The performance figures might not immediately put the others under threat, but you can’t help thinking that the Maserati has more tricks up its sleeve.

It has an unpredictable, quietly menacing feel, and its 0-60 time and top speed are close enough to demand attention.

Classic & Sports Car – Supersaloon showdown: BMW M5 vs Jaguar S-type R vs Maserati Quattroporte vs Mercedes-Benz E55 AMG
The E55 AMG’s twin-spark V8 makes 349bhp

Parked together, it’s difficult to ignore the BMW’s presence. The M5 commands the car park as much as it does the road, and there’s a clear understanding that it expects the driver to do the same.

It’s all business inside: buttons are lined up and labelled neatly, and even the light controls continue of the style of the dials in the binnacle.

The ‘Heritage’ leather seats in this car are an extravagance, a reminder of the finer things, but they are firm, purposeful and set in a near-perfect driving position.

Classic & Sports Car – Supersaloon showdown: BMW M5 vs Jaguar S-type R vs Maserati Quattroporte vs Mercedes-Benz E55 AMG
The engine and gearbox don’t always feel in sync in the Mercedes

At normal speeds the M5 is calm; quiet, even. It’s refined and relaxing, but drop two gears and the car tenses, grabs the road and howls in cultured V8 anger towards the illuminated redline.

It is deep-toned but doesn’t quite rumble like the Mercedes-Benz E55’s classic muscle-car soundtrack, and as it soars into its higher reaches it takes on a BMW-branded smoothness infused with a hint of NASCAR.

There is a Sport button, which variably reduces steering assistance and sharpens the long-travel throttle, and in doing so brings the gloves off a fighter that is already utterly dialled in.

Classic & Sports Car – Supersaloon showdown: BMW M5 vs Jaguar S-type R vs Maserati Quattroporte vs Mercedes-Benz E55 AMG
‘The muffled rumble of the 5.4-litre AMG V8 was a gratifying solution to the stress of finite time’

The linear power is easily managed with the throttle and pushes you back in the leather seat ever more firmly until a quick snap of the short-throw gearlever reloads the onslaught.

Turn-in is sports-car-crisp and cornering astonishingly flat, and the responses are so pure that, when a sequence of bends is consumed and you take a breath for a junction, there’s a moment when you remember with incredulity that this is a 5 Series, with four doors, five seats and a large boot.

No such illusions with the Mercedes-Benz E55 AMG. This is a luxury car, one bound for the driveways of decision-makers who need the reassurance and calm that begins with the weighty ‘thwomp’ of its perfectly damped door.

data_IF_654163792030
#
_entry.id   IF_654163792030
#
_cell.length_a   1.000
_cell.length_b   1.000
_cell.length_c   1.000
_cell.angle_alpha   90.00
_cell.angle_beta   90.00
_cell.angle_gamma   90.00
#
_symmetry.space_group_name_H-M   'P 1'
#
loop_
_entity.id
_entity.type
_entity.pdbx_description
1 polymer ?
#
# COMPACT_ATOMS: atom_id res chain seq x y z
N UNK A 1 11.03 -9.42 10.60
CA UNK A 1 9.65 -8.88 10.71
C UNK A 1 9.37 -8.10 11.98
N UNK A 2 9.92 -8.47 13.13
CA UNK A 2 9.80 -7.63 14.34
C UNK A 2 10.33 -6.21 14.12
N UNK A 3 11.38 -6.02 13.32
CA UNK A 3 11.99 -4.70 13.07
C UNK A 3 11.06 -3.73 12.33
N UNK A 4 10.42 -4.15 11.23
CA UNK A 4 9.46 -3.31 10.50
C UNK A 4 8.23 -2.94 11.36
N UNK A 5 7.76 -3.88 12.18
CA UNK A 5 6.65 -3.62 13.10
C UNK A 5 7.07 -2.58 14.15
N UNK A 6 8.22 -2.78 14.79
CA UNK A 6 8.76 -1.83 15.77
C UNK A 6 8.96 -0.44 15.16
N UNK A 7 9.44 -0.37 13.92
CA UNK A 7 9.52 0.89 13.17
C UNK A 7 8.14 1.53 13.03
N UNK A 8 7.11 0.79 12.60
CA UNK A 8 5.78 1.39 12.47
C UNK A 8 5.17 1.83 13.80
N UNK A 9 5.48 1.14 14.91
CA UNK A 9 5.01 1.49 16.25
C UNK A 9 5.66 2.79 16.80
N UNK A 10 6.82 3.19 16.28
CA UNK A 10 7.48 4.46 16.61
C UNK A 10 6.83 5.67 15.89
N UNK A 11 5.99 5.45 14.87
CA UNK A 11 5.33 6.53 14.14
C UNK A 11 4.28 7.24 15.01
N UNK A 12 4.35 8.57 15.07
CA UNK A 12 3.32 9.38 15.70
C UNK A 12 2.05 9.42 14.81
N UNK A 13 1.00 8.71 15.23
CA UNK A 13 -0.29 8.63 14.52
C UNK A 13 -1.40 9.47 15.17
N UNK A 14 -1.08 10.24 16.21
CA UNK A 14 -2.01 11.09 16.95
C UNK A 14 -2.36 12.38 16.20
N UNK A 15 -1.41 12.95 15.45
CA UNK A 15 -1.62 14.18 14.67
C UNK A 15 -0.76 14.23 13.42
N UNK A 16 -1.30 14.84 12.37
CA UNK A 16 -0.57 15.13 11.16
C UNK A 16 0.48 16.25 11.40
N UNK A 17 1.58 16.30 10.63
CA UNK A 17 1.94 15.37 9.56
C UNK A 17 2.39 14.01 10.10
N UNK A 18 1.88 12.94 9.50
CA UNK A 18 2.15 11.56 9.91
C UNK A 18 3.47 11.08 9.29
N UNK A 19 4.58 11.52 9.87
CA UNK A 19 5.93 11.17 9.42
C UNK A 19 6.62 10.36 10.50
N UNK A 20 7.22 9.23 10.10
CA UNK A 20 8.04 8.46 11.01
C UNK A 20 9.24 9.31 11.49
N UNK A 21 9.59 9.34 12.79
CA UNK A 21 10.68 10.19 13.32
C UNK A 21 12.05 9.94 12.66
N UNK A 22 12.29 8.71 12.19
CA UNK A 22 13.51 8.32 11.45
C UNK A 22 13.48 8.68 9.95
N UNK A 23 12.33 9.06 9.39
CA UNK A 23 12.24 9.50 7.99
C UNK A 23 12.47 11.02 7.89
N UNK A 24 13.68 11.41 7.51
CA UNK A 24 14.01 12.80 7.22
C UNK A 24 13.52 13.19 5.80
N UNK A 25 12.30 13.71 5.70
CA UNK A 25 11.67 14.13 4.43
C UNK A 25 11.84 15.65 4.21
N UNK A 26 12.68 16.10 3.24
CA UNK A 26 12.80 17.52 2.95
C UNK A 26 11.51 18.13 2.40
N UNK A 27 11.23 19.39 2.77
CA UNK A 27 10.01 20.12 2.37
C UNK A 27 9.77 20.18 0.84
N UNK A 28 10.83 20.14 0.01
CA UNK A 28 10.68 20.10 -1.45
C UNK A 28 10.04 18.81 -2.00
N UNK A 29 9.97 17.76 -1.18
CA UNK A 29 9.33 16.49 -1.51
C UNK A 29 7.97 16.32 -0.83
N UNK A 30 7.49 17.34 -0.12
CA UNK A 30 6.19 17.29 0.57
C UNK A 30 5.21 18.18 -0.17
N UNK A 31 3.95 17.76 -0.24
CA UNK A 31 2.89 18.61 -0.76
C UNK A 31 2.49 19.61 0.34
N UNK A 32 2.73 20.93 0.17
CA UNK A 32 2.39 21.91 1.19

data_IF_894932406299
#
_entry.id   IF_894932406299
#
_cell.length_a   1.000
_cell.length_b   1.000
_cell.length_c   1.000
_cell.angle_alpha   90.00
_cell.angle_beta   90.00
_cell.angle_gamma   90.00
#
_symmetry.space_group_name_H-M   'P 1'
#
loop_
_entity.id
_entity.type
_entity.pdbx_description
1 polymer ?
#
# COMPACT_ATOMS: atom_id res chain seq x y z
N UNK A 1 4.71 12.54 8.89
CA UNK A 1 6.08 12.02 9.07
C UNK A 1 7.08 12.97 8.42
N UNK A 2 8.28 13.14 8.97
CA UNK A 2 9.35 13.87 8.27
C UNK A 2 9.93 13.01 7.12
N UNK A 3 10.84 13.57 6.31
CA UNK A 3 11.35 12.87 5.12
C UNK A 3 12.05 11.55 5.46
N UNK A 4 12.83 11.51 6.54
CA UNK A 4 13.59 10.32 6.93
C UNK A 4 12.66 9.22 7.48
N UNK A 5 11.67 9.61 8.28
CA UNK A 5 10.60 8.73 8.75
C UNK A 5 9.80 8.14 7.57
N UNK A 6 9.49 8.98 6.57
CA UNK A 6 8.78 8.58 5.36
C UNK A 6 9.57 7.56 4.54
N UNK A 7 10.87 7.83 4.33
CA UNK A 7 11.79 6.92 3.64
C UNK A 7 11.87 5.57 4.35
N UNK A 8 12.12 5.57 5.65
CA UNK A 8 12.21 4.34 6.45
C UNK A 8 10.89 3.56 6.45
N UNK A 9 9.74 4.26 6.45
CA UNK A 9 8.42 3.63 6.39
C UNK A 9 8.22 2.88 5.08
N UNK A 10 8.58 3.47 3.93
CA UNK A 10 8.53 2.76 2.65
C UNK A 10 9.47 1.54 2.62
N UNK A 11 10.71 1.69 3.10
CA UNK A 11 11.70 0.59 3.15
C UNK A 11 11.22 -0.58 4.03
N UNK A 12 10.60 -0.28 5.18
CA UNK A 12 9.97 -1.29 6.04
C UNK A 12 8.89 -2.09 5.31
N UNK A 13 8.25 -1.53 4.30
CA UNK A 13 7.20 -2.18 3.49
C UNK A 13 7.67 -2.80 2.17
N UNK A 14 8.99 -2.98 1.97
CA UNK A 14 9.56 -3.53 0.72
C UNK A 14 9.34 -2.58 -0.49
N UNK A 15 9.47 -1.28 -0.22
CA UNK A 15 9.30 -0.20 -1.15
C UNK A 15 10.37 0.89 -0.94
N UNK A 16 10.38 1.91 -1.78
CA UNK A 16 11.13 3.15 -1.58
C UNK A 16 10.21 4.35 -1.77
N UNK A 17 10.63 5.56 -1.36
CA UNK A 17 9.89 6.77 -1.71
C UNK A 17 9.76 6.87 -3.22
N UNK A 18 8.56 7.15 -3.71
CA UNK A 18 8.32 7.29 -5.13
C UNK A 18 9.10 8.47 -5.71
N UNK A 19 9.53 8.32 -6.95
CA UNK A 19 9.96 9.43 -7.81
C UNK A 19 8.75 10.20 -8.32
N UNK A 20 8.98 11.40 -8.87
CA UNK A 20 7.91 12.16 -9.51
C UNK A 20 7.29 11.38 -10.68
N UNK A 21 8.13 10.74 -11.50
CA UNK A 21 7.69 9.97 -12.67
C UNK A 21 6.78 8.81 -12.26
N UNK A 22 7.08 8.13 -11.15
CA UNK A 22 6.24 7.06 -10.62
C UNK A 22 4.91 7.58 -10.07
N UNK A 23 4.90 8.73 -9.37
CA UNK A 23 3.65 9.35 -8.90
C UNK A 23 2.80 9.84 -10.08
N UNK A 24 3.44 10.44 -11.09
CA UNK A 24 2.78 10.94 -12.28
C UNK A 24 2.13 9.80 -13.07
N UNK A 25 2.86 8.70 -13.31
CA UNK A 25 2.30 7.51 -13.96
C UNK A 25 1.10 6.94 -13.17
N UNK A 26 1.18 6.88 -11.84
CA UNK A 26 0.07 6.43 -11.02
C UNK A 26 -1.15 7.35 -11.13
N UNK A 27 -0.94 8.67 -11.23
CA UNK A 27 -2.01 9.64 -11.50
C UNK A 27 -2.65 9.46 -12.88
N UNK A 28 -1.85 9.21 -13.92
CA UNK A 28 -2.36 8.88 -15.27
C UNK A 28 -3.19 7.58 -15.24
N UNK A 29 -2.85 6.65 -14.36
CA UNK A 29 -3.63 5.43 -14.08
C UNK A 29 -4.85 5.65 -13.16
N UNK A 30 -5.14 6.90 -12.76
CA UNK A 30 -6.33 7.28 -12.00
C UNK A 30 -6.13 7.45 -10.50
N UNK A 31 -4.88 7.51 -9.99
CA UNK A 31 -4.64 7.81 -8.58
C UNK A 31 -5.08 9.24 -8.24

Classic & Sports Car – Supersaloon showdown: BMW M5 vs Jaguar S-type R vs Maserati Quattroporte vs Mercedes-Benz E55 AMG
The S-type R’s excellent dynamic package is balanced and neutral, displaying Jaguar’s typical refinement

For those at the top of their game, the no-nonsense five-speed automatic and muffled rumble of this 5.4-litre AMG version was a gratifying solution to the stress of finite time.

The softest, richest leather seats, with orthopaedic control, set the tone for an ambience that is almost always serene.

Even with your right foot buried into the carpet, the cultured sounds of its big V8 simply ooze into the cabin rather than prick the ears, and the big Mercedes makes long-legged strides into the distance with comforting authority.

Classic & Sports Car – Supersaloon showdown: BMW M5 vs Jaguar S-type R vs Maserati Quattroporte vs Mercedes-Benz E55 AMG
The Jaguar S-type R’s retro wire-mesh grille adds some much-needed seriousness to the standard car’s chromed face

Added to the expensively glossy birds-eye maple veneer and hand-stitched leather steering wheel, little AMG flourishes on the gearknob and the instrument facings make this feel that bit more special than a standard E-Class.

It feels born for miles of autobahn, with unwavering stability and tall gearing that Mercedes-Benz undoubtedly will have tuned for the purpose.

It is easy to drive smoothly and endowed with a silken ride quality, and you guide it through corners, leaning into much more body roll than the others here but also, it feels, with so much less effort. Those velvet gloves need not ever come off.

Classic & Sports Car – Supersaloon showdown: BMW M5 vs Jaguar S-type R vs Maserati Quattroporte vs Mercedes-Benz E55 AMG
Inside, the Jaguar’s near-perfect driving position is satisfying

If they do, you won’t find much in the way of feedback and, if really pushed, the E55 AMG will soon introduce you to its largely undefeatable traction control.

It will keep up with the others almost as hard as they can possibly push, but only with a sweating brow and an unbefitting loss of decorum.